I wanted to hold onto Patti that day I saw her in NYC, so I did what documentary photographers do, I photographed her. I wanted to gaze into her eyes; to ask her questions; to be her friend. Yes, that is what I wanted most of all, to be her friend. Like a teenager in school, wanting to be friends with someone, someone I longed to know how to be like more. If I’d known her in high school, I would have asked her to come sleep over at my house and we would have snuck out at night and gone to Hollywood to hang around the music scene.
I’m so glad Patti Smith was born, and that she lives, and that she is so accessible and that she has raised two beautiful children who are making beautiful art, fantastic music, awesome waves in the world. Here’s to Patti Smith. May she have a long, healthy, muse inspired and love-filled life.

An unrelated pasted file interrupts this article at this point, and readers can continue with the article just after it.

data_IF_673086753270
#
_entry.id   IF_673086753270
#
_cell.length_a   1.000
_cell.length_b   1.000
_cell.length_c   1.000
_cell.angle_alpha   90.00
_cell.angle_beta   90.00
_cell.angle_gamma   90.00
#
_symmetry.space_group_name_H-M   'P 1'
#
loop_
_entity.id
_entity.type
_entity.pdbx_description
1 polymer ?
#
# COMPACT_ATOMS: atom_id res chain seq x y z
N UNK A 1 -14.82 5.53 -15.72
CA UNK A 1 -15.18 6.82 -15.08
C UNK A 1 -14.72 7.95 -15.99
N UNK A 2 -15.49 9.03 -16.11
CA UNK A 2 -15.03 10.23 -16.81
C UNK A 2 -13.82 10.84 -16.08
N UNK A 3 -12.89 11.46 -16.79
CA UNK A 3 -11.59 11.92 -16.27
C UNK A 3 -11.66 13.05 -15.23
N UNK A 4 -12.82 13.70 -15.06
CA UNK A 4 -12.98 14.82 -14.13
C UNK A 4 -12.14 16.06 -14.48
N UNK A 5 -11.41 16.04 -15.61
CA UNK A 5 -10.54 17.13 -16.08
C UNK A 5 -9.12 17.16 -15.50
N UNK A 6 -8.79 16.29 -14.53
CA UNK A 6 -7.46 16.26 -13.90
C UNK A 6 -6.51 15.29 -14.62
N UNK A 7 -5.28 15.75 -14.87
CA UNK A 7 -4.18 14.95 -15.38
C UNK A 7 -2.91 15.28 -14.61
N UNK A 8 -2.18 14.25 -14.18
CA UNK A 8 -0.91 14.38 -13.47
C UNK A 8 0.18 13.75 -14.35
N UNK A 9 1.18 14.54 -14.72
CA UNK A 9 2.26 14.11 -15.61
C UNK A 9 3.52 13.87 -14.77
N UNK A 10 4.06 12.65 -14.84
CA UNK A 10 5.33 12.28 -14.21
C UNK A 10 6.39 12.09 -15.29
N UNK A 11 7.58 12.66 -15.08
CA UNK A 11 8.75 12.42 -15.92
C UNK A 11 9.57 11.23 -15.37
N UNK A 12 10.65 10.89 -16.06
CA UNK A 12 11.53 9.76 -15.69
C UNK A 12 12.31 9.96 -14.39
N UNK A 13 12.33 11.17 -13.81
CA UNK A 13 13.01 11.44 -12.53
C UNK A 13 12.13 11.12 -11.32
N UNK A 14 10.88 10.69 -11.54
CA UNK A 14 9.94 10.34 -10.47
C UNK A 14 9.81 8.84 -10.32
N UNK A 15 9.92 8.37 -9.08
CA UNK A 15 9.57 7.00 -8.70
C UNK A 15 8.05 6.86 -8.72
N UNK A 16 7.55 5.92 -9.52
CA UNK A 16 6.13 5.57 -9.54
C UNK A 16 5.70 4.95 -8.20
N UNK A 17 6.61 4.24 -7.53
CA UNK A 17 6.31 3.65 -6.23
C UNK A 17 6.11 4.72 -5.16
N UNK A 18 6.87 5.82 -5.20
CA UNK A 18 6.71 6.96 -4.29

December 23, 2014 § 7 Comments
JOE COCKER (20 May 1944 – 22 December 2014)
I met Joe Cocker a week before we took off — all 45 people, 3 kids and a dog named Cannina, plus a 5 man film crew, on a mad, fabulous crazy two month tour of the US, hopping from stage to plane to bus, to hotel, to bus to plane to another stage. Joe was loving and funny and soft and broken-hearted. He was a ball of energy, often in his own world but always willing to connect. I had a crush on him, which he knew but never took advantage of. I was the youngest member of the tour, besides the children, and I had never been on a rock and roll tour before.